Too Many Children in California Can’t Read, Lawsuit Claims is from The New York Times.

How Students Get Banished to Alternative Schools is from ProPublica.

How Effective Is Your School District? A New Measure Shows Where Students Learn the Most is an intriguing interactive from The NY Times.

4 Ways the Republican Tax Plan Could Affect Teachers, Students and Schools is from TIME. I’m adding it to Tax Cut Terrible For Us, Our Students & Their Families, But At Least The Onion Was Able To Get An Ed-Related Laugh Out Of It.

Now on Oracle’s Campus, a $43 Million Public High School is from The NY Times.

December 4, 2017
by Larry Ferlazzo

Statistic Of The Day: High School Grad Rates At All-Time High

U.S. high school graduation rates rise to new high is the headline of a Washington Post article today.

Here’s an excerpt:

You can read more at Ed Week’s article, U.S. Graduation Rate Hits New All-Time High, With Gains in All Student Groups.

I’m adding this info to The Best Articles Pointing Out That Our Schools Are Not Failing — Please Suggest More.

December 4, 2017
by Larry Ferlazzo

The Best Reports On The New “Lost Einsteins” Study

Stanford economist Raj Chetty has led a team of researchers that just released a huge new study on innovation in the United States. And it found something that most urban teachers know – there are millions of low-income children who could be brilliant innovators if they had the same resources as middle and wealthy students:

there could be millions of “lost Einsteins”—individuals who might have become inventors and changed the course of American life, had they grown up in different neighborhoods. “There are very large gaps in innovation by income, race, and gender,” Chetty told me. “These gaps don’t seem to be about differences in ability to innovate—they seem directly related to environment.”

Chetty’s research outside of schools is brilliant. Two years ago, he released a related study on the role of geography in economic success (see What Are The School Implications Of New Chetty Study On Geographical Mobility?).

When it comes to school-related research, however, he clearly has a blindspot, as do many economists (see The Best Posts & Articles About The Role Of Economists In Education).  I am always a bit amused when tenured university faculty question how much years of experience should factor in a K-12 teacher’s pay, as he did earlier this year.  Or the time a few years ago when he compared teachers to baseball players and that you need to  let some of the players with lower batting averages go.”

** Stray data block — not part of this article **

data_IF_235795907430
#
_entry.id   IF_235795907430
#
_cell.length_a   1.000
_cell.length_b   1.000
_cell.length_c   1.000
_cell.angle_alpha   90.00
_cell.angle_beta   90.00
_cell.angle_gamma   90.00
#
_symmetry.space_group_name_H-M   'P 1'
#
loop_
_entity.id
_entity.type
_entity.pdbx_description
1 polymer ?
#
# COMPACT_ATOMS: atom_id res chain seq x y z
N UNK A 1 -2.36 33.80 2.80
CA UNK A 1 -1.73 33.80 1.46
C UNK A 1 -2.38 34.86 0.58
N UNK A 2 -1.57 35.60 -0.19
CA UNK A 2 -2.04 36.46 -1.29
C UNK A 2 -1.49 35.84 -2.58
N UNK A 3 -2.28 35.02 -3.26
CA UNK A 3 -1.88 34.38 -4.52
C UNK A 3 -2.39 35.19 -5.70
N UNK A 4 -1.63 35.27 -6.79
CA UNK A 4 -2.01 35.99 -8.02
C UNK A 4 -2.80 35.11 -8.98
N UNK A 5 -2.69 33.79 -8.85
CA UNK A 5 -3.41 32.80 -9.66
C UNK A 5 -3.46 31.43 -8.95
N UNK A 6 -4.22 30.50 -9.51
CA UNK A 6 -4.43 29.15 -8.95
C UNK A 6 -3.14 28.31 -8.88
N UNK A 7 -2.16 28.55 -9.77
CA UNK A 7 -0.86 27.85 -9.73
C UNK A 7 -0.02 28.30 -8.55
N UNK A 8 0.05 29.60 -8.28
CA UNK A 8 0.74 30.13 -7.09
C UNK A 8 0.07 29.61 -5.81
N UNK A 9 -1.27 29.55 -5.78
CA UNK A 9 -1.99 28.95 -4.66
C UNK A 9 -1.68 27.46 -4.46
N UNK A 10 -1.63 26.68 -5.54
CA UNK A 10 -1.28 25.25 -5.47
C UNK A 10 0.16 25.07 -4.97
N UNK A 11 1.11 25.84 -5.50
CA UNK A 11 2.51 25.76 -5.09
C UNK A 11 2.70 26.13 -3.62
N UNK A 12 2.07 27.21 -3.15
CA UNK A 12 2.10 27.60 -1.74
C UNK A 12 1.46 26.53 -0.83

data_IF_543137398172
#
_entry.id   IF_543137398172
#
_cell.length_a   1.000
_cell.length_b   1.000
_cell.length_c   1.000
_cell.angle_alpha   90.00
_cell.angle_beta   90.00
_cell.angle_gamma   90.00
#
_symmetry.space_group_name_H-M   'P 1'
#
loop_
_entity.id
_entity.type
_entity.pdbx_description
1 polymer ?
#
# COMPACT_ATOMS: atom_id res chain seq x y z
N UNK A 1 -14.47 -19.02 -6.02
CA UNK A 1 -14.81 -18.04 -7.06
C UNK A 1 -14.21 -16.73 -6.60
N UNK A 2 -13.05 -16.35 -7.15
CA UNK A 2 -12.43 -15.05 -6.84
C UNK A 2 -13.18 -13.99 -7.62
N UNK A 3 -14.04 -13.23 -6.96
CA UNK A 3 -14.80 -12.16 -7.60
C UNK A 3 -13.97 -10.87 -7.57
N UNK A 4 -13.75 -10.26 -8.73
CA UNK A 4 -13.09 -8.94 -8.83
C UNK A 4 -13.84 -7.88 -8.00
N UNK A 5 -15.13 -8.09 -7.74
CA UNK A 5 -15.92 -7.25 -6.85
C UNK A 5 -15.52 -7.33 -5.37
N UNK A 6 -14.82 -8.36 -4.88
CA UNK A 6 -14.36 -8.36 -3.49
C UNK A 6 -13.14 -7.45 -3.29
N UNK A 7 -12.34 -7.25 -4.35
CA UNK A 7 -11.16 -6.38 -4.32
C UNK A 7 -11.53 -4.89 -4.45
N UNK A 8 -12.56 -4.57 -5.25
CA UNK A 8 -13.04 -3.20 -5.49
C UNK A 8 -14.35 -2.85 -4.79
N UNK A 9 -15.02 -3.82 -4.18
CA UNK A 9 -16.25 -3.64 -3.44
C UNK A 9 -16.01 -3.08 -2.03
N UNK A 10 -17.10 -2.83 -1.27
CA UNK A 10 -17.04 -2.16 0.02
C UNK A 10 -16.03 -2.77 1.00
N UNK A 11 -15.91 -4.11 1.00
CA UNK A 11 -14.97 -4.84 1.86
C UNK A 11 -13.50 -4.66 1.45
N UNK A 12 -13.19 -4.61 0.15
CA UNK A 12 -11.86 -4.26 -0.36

But this new study doesn’t seem to go there. Along with “ammunition” for political arguments against wealth inequality (see The Best Resources About Wealth & Income Inequality ), it reinforces the value of teachers looking at our students through the lens of assets and not deficits (see The Best Posts On Looking At Our Students Through The Lens Of Assets & Not Deficits).

Here are the best pieces on the research that I’ve seen so far:

Lost Einsteins: The Innovations We’re Missing appeared in The New York Times.

America’s Lost Einsteins is from The Atlantic.

Groundbreaking empirical research shows where innovation really comes from is from Vox.

Can Schools Help Uncover ‘Lost Einsteins’ in a New Generation of Inventors? is from Ed Week.

December 3, 2017
by Larry Ferlazzo

This Week’s “Round-Up” Of Useful Posts & Articles On Ed Policy Issues


Here are some recent useful posts and articles on educational policy issues (You might also be interested in The Best Articles, Videos & Posts On Education Policy In 2017 – Part Two):

What Really Happened At The School Where ‘Every Senior Got Into College’ is from NPR. I’m adding it to The Best Posts About Attrition Rates At So-Called “Miracle” Schools, since there’s a definite connection.

Betsy DeVos Allies See New Obstacle to School Choice Efforts: Trump is from The NY Times.

Teachers and performance related pay – what’s the evidence? is from Evidence Based Educational Leadership. I’m adding it to The Best Resources For Learning Why Teacher Merit Pay Is A Bad Idea.

I’m adding this next article and next two tweets to Tax Cut Terrible For Us, Our Students & Their Families, But At Least The Onion Was Able To Get An Ed-Related Laugh Out Of It:

After a high-drama vote, here’s what the Senate tax bill means for schools, parents and students is from The Washington Post.